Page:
Man-eaters of Kumaon
by Jim Corbett
This is the Merlin Unwin Books edition and is the only one currently available which contains the iconic Raymond Sheppard illustrations which capture with remarkable verve and accuracy the dramatic highlight of each story. All royalties from the sale of the Merlin Unwin Books hardback edition go to the Corbett tiger reserve in India.
The presence of a man-eating tiger in the Indian province of Naini Tal spread fear and panic throughout the impoverished rural community. This tigress had already killed 434 villagers by the time Jim Corbett was approached to track and despatch her in 1907.
These thrilling and moving tales are Corbett’s first-hand accounts as, over the ensuing 29 years and at the request of desperate locals, he expertly tracks and kills various specific tigers and leopards which had become man-eaters, driven to this by injury or extreme old age.
No one understood the ways of the Indian jungle better than Corbett. A skilled tracker, he preferred to hunt alone and on foot, sometimes accompanied by his small dog Robin. Corbett derived intense happiness from observing wildlife and he was a fervent conservationist as well as a tracker and ace shot.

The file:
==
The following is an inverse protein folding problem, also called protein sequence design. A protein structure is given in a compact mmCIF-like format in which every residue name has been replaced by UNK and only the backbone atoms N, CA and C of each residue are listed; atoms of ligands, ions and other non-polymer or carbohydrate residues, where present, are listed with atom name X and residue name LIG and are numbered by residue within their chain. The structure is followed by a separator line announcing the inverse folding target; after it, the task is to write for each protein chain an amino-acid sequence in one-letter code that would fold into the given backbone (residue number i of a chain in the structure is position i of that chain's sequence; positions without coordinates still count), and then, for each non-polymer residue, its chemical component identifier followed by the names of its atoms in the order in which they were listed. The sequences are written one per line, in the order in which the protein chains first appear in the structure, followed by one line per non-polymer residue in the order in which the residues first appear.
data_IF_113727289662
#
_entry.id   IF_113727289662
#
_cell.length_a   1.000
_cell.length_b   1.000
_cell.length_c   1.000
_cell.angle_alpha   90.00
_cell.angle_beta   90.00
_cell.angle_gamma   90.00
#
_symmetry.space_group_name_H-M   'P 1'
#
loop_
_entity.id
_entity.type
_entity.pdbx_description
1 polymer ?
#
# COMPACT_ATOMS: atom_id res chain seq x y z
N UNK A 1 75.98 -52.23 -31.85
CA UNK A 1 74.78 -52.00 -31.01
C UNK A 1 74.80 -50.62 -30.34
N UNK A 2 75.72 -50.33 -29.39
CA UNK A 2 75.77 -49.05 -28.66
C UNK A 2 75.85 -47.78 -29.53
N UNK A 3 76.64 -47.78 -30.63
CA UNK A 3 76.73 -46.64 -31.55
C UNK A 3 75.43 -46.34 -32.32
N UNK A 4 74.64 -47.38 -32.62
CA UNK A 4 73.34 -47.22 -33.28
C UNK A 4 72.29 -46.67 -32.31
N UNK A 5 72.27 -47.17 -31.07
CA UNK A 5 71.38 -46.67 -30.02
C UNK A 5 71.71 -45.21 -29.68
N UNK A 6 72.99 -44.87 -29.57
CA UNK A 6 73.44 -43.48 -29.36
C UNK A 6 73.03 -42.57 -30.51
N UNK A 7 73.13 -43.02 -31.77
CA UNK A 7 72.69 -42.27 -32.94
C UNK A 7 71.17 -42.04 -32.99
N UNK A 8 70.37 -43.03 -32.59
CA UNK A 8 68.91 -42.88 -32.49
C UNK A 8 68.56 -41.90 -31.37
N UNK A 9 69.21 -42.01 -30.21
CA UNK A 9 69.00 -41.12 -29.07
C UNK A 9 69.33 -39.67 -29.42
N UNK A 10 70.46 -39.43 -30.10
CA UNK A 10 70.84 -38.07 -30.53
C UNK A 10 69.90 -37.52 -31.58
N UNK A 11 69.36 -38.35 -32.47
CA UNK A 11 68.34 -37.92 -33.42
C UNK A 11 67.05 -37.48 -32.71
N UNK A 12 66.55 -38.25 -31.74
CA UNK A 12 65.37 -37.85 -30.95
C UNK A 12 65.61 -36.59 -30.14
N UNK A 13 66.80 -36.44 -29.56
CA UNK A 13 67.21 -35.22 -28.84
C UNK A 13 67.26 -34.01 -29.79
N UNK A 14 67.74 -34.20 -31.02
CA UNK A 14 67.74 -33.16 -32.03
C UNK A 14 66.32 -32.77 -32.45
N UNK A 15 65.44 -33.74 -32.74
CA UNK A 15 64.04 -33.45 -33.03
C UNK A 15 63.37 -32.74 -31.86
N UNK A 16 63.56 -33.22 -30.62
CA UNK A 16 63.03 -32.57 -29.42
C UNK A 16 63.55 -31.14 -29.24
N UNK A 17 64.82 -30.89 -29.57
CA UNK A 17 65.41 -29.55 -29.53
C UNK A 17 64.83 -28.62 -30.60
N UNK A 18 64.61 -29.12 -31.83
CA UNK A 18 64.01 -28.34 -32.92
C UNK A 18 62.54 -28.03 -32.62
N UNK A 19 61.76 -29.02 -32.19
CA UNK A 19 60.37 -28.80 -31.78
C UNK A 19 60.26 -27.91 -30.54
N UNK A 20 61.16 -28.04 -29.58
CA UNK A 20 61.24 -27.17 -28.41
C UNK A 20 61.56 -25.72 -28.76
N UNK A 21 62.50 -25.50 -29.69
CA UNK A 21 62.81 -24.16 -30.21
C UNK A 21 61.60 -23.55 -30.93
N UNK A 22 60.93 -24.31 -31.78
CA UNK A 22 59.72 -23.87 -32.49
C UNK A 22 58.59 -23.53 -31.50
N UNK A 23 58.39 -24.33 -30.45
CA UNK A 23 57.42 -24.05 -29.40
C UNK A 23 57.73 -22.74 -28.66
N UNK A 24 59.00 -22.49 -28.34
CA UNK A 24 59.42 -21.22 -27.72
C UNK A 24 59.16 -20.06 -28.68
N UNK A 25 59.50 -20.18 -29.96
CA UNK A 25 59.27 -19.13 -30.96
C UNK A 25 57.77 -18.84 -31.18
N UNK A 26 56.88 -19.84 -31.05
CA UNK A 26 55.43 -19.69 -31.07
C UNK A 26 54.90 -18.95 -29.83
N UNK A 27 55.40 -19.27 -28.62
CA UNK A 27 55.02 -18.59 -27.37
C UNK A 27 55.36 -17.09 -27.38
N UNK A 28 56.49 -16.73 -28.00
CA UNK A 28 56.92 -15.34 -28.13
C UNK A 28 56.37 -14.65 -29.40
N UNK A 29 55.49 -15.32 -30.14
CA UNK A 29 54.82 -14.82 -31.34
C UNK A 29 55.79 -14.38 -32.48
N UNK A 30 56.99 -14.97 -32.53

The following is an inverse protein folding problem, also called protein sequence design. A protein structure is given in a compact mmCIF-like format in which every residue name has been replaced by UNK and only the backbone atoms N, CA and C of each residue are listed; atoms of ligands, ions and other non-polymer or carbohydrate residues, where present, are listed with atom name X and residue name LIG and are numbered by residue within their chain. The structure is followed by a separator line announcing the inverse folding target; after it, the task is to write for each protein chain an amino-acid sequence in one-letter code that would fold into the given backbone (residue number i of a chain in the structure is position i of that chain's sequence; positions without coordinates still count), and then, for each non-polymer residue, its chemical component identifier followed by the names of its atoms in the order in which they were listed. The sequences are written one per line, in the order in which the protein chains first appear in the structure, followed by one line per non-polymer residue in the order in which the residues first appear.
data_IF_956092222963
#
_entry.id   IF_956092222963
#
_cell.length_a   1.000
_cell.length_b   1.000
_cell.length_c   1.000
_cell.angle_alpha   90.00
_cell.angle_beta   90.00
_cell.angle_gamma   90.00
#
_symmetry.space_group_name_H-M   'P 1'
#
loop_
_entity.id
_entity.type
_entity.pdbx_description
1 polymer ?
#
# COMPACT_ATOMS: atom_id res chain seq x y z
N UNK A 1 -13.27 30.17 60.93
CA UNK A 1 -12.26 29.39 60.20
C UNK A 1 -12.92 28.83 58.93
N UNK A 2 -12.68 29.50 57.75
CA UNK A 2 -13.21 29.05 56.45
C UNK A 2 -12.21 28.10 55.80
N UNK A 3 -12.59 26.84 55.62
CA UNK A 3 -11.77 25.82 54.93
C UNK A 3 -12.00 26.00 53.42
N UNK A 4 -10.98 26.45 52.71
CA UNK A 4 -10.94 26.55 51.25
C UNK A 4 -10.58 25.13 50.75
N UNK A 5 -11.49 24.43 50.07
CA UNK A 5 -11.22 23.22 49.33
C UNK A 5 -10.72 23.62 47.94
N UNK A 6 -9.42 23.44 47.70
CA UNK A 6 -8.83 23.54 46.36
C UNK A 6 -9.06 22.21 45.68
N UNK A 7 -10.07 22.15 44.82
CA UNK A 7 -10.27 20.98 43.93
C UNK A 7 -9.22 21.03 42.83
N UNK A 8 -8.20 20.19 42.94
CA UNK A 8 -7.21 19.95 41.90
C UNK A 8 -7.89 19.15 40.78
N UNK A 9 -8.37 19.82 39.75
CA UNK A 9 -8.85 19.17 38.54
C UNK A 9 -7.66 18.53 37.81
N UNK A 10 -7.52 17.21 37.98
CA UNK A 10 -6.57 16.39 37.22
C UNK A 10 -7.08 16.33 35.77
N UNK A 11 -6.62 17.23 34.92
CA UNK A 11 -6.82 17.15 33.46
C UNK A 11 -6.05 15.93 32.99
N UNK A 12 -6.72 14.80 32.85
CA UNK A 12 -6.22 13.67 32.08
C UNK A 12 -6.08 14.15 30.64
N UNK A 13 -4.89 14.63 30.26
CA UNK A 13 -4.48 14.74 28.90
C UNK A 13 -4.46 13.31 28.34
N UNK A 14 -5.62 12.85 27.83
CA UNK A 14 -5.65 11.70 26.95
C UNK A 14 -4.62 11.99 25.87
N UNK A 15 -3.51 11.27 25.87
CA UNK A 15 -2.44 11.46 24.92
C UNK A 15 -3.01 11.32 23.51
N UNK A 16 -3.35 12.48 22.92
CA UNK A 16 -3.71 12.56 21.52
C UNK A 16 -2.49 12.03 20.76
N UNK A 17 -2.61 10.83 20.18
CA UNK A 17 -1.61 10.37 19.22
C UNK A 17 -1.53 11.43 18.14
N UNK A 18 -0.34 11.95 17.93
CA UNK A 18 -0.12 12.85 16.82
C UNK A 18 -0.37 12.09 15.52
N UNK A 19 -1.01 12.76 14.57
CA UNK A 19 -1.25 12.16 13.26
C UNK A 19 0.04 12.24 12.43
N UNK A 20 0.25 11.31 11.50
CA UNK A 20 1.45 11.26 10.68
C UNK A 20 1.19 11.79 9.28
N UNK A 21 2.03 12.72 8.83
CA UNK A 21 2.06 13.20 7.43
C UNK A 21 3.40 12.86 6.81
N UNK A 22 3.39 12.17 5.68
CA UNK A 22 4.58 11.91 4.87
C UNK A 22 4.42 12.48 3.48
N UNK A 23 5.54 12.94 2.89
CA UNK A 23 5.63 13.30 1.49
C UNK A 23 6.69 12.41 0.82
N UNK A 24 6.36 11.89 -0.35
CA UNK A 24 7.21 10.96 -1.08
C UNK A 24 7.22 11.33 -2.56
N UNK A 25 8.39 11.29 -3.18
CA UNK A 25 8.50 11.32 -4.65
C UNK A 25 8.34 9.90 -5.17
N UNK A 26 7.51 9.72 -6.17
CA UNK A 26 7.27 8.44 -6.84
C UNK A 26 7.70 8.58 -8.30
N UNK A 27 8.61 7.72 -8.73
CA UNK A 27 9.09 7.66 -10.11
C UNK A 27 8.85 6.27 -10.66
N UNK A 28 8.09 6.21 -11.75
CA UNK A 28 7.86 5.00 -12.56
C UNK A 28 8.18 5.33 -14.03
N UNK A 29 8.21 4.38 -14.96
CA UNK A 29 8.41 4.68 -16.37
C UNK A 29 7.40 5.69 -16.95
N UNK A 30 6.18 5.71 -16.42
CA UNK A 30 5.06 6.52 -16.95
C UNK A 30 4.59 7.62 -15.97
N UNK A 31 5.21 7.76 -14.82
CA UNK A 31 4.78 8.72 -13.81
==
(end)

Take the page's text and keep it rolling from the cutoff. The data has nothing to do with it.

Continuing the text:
He empathised with the impoverished people amongst whom he lived, in what is today Uttarakhand, and he established India’s first tiger sanctuary there.
Corbett’s writing is as immediate and accessible today as it was when first published in 1944.
33 Black & white illustrations
Sep 05, 2017
About the Author:
Jim Corbett (1875–1955) was born in Naini Tal, northern India, the eighth child of Christopher and Mary Corbett. His father was postmaster there. Jim as a youth spent all his spare time in the surrounding jungle, mesmerised by its rich flora and fauna.
Few local people owned guns and were helpless in the face of the occasional man-eating tigers which marauded at intervals across miles of mountainous jungle in what is today Uttarakhand, killing hundreds of poor land-workers.
Jim devoted three decades to stalking and despatching these tigers on their behalf. He later established India’s first tiger sanctuary at Naini Tal.
On retirement he moved with his sister Maggie to Kenya where he died at the age of 79.